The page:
Sermon for the Fourth Sunday after Pentecost
(Proper 8)

Text: Matthew 13:44, 45
"The Kingdom of heaven is like this. A man happens to find a treasure hidden in a field. He covers it up again, and is so happy that he goes and sells everything he has, and then goes back and buys that field. Also, the Kingdom of Heaven is like this. A man is looking for fine pearls, and when he finds one that is unusually fine, he goes and sells everything he has, and buys that pearl."

The kingdom of heaven is like this

A husband comes through the back door after a round of golf. He is met be his wife who says, "John, you promised you would be home at 4:00. It is now 8:00."
John quickly answers, "Honey, please listen to me. Poor ol' Roger is in the hospital. He was knocked unconscious by a stray shot on the eighth green."

"Oh, that's awful," the wife replies.

John agrees saying, "It sure was. For the rest of the game it was hit the ball, drag Roger, hit the ball, drag Roger."

Johnís goal was to finish the round of golf even if poor olí Roger wasnít up to it.

What are good worthwhile goals?
Have you ever thought what it is that makes you get up in the morning,
what is your purpose in life,
what it is that you want to achieve by getting up and getting going?
What are your goals?
Keeping the house clean and tidy?
Graduating and go into a career?
Going to work each day and doing your best, perhaps aiming for a promotion?
Getting the children through school?
Being the best player in your sport's team?
To get as much fun out of life as possible? Maybe you've never thought about it in detail and let life role along.

Thereís no doubt than when we are distracted from achieving our goals we can get very depressed and frustrated. But on the other hand, what excitement there is when your goals are achieved. Suddenly the sacrifice of leisure time and the effort put into a job are all worth it.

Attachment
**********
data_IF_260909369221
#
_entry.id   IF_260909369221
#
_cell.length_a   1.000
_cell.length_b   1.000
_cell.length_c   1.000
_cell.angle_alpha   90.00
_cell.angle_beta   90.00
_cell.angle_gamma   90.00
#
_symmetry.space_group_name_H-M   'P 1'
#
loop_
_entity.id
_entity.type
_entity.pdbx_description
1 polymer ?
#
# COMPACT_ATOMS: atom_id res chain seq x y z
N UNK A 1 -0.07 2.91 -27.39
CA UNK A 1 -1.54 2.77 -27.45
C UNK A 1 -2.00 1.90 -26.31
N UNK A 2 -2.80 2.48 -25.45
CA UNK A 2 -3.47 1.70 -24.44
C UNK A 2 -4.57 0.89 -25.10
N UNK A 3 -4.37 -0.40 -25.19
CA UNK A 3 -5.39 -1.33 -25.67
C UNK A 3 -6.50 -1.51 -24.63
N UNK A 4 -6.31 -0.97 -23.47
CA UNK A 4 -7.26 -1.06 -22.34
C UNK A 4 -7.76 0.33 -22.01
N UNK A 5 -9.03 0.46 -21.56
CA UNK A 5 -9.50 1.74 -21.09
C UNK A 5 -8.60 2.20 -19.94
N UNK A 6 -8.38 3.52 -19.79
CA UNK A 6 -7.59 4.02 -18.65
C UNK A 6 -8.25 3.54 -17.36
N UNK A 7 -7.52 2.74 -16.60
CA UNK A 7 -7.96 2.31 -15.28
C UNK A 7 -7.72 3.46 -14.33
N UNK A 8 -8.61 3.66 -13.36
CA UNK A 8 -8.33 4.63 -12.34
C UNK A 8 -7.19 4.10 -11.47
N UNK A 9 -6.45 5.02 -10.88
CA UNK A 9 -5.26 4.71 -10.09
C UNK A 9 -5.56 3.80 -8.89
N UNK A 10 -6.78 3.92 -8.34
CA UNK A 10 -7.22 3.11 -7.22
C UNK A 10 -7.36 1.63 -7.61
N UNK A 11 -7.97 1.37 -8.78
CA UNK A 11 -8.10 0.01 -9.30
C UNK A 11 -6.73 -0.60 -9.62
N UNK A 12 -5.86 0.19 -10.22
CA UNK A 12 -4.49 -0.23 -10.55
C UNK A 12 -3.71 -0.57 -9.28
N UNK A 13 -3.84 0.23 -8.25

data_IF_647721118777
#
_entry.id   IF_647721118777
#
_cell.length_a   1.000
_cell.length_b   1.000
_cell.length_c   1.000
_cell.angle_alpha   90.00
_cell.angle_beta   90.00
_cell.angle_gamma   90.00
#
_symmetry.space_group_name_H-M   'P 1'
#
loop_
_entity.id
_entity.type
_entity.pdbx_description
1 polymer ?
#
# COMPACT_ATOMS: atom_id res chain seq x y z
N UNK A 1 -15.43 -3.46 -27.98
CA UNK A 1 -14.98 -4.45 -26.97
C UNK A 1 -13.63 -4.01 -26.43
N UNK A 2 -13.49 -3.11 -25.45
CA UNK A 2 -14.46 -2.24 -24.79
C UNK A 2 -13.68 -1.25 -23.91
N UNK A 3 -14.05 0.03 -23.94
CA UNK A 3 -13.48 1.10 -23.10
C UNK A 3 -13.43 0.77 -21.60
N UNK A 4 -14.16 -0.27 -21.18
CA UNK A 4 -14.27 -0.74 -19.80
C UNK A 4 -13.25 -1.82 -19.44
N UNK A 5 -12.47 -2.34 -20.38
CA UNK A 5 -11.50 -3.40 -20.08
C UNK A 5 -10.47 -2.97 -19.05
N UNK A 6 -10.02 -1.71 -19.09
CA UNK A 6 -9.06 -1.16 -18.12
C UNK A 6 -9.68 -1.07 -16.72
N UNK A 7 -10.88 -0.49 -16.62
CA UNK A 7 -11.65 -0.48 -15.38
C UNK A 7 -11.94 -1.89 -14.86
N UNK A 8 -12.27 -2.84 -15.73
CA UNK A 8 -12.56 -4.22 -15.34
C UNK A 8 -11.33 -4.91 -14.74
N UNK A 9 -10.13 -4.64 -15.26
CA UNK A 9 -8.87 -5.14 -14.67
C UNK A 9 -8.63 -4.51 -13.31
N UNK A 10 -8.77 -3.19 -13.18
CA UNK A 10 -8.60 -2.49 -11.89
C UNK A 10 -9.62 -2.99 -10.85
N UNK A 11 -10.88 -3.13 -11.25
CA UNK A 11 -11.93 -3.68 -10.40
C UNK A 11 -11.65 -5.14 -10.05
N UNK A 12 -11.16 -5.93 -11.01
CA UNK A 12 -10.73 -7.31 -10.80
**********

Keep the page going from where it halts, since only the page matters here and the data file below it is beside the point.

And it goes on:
Jesus picks up this whole question in two brief parables in our Gospel this morning. He simply says: "The Kingdom of heaven is like this. A man happens to find a treasure hidden in a field. He covers it up again, and is so happy that he goes and sells everything he has, and then goes back and buys that field. Also, the Kingdom of Heaven is like this. A man is looking for fine pearls, and when he finds one that is unusually fine, he goes and sells everything he has, and buys that pearl."

Here are two men. Their goals became quite clear.

One man is working a field; heís been hired to plow the ground. Everyday he goes up and down the paddock making sure the furrows are straight, stopping every now and then to wipe the sweat from his forehead. His plough strikes something and bending down to get a closer look he suddenly realises what it is - buried treasure.

Apparently it was quite common to find buried treasure in those days. There were no banks or building societies as we know them today, so people would bury their most cherished belongings in pots in the ground. Sometimes the owners would die and the location of such a treasure would never be found.

What is more, over the centuries Israel was invaded by enemies many times over, but before the invaders arrived people would quickly bury their belongings before they fled. Many did not come back to recover their treasure. When this man found this treasure he hid it again, and then sold all he had and bought that field.

By the way, he isn't doing anything underhanded here. The Jews had a "finders keepers" law. What Jesus is emphasising here is the extraordinary and overwhelming discovery that this man made and he was prepared to give up everything in order to make it his own possession.
The goal of this ploughman is quite clear. He becomes single minded.
He wants nothing else than to own this treasure.
The ploughman did what anyone listening to Jesus that day would have done.

Note that suddenly the goals of the ploughman have changed. Once his goal was to plough a field with straight furrows; now his goal is to get this treasure. To get this treasure he must first buy the field. Everything he owns is sacrificed so that he can acquire this priceless treasure.

Jesus goes on to tell a story about a man from a very different socioeconomic group to the ploughman. This was not a labourer. This was an upper-middle to wealthy merchant who dealt in pearls.

In Jesusí day pearls were more precious than gold or any other gemstones. The Roman Pliny, a contemporary of Jesus, tells us that Cleopatra had 2 pearls worth $4 million. Before Arab sheiks made their fortunes in gold, they made them in pearls from the Persian Gulf. In his business of buying selling expensive pearls the merchant found one pearl of exceptional beauty. He was so delighted in this pearl that he sold everything he had and bought it.

In this case the merchant would have been a man of substantial wealth, and yet it meant nothing for him to sell it all in order to buy that beautiful pearl. Jesus makes the point clearly Ė these men were single minded. They had only one thing in mind, to sell everything to get these valuable items.